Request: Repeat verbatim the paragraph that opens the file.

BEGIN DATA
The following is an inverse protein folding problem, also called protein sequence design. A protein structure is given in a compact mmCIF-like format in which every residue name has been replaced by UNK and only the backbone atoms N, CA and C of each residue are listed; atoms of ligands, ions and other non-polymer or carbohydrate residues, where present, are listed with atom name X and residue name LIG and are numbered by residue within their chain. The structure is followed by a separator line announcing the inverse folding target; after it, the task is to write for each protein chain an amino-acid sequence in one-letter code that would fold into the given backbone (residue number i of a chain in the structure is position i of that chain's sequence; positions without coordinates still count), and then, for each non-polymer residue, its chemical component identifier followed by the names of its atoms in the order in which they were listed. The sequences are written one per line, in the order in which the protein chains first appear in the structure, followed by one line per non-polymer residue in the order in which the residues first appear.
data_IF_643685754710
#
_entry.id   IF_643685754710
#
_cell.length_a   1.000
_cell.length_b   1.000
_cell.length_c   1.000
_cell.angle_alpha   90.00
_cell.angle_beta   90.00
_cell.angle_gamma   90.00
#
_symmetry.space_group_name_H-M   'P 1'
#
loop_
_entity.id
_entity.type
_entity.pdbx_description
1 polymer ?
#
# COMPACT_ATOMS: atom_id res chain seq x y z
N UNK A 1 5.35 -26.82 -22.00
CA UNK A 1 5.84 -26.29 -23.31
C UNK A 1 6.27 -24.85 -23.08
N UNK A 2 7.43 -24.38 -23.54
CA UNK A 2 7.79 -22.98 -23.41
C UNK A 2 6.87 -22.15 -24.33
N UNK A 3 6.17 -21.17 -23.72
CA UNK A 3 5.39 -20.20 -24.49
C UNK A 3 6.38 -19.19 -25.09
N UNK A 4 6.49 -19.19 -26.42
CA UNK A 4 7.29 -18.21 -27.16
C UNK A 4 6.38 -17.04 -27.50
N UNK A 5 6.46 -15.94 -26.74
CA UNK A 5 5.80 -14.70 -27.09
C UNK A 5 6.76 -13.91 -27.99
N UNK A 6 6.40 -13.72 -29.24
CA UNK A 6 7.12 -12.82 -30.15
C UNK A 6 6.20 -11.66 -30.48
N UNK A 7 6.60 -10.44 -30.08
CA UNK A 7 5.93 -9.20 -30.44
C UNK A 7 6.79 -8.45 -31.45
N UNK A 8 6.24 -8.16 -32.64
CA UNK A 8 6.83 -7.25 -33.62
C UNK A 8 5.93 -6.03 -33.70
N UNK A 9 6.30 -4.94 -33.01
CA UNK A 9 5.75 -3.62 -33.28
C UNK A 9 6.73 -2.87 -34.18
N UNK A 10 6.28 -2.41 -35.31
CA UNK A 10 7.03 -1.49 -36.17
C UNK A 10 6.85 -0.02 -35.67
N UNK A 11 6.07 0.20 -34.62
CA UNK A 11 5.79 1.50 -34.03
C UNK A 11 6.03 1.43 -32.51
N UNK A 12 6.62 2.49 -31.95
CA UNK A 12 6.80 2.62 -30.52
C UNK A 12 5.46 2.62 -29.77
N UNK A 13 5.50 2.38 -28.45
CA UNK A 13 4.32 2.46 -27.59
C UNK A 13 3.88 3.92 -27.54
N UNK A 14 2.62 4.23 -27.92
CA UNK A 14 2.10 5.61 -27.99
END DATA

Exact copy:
The following is an inverse protein folding problem, also called protein sequence design. A protein structure is given in a compact mmCIF-like format in which every residue name has been replaced by UNK and only the backbone atoms N, CA and C of each residue are listed; atoms of ligands, ions and other non-polymer or carbohydrate residues, where present, are listed with atom name X and residue name LIG and are numbered by residue within their chain. The structure is followed by a separator line announcing the inverse folding target; after it, the task is to write for each protein chain an amino-acid sequence in one-letter code that would fold into the given backbone (residue number i of a chain in the structure is position i of that chain's sequence; positions without coordinates still count), and then, for each non-polymer residue, its chemical component identifier followed by the names of its atoms in the order in which they were listed. The sequences are written one per line, in the order in which the protein chains first appear in the structure, followed by one line per non-polymer residue in the order in which the residues first appear.